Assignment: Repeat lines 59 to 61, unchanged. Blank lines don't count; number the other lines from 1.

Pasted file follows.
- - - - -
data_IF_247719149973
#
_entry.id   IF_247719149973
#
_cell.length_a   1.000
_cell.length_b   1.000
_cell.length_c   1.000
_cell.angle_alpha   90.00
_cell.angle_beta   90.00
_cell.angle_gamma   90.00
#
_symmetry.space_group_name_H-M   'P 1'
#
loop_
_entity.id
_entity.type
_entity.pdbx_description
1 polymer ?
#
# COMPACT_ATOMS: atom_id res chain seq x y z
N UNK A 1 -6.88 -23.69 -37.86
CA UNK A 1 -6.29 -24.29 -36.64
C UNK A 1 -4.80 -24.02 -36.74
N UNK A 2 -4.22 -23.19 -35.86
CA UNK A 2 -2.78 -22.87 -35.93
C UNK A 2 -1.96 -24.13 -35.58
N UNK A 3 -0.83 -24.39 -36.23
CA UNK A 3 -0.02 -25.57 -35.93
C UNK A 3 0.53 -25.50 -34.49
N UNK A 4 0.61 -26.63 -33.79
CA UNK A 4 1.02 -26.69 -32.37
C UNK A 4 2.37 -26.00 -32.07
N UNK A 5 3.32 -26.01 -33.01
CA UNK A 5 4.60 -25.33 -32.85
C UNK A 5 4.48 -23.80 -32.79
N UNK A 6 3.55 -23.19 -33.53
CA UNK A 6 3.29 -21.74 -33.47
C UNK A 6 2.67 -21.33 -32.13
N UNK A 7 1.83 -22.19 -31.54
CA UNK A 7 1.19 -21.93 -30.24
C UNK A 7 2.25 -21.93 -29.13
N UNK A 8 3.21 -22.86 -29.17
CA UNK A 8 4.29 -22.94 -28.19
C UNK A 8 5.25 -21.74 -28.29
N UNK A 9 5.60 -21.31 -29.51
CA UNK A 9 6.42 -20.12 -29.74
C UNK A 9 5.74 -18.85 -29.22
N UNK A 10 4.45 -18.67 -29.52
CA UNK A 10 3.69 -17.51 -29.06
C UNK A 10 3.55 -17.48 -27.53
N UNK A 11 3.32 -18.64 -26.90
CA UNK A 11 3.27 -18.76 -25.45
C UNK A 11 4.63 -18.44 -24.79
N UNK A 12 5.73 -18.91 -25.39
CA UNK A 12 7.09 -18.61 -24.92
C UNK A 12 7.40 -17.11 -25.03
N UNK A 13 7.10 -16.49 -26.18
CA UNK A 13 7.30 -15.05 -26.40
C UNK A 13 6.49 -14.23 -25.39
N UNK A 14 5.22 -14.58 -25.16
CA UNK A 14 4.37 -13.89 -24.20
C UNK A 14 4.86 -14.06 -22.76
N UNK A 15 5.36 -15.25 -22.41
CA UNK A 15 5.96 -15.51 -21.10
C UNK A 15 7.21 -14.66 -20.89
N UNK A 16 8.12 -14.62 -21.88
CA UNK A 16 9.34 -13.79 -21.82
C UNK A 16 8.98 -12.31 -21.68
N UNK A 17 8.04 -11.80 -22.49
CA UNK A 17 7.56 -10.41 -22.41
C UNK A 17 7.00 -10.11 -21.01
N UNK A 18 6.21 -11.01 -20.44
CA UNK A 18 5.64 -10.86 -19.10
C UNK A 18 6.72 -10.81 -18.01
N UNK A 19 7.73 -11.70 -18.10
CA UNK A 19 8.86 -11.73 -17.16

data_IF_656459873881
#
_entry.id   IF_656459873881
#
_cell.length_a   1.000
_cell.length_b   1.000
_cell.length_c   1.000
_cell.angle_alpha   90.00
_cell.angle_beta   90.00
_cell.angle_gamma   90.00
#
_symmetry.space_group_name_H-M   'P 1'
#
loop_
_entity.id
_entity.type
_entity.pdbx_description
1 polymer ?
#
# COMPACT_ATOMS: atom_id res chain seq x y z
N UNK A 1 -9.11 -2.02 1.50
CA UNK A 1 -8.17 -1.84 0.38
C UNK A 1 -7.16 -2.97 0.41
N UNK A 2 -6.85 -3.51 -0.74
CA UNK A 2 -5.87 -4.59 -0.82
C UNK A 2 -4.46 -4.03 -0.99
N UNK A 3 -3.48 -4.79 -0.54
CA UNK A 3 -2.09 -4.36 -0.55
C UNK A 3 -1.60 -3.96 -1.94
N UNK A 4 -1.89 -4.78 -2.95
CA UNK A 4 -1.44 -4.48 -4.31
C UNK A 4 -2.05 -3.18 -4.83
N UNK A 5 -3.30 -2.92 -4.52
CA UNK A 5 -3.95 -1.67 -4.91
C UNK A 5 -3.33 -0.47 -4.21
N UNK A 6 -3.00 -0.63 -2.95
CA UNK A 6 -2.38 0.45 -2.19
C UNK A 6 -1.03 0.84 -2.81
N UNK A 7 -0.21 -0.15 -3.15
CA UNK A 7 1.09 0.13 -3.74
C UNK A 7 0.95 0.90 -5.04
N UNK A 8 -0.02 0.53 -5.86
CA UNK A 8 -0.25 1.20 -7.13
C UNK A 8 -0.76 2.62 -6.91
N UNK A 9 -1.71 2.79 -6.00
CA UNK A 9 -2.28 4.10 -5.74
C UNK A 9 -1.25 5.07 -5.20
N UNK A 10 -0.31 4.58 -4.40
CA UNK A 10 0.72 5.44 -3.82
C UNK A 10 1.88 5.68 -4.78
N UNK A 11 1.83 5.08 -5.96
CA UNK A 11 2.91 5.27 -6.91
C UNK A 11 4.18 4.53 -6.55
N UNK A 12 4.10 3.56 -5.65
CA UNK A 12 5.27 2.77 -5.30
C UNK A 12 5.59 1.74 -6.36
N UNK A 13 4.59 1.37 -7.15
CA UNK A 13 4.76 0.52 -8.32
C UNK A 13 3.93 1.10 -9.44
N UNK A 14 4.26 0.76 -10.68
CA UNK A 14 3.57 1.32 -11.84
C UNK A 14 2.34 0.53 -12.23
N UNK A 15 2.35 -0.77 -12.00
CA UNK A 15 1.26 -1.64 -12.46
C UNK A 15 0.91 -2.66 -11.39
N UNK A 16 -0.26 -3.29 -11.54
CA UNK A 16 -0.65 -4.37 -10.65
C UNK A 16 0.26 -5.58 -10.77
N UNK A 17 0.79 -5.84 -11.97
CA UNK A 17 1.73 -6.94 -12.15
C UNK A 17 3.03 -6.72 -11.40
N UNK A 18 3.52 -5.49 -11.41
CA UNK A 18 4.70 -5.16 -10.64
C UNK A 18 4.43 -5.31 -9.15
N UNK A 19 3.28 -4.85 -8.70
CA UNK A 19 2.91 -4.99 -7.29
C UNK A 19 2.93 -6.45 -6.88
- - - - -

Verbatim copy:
C UNK A 13 6.49 -14.23 -25.39
N UNK A 14 5.22 -14.58 -25.16
CA UNK A 14 4.37 -13.89 -24.20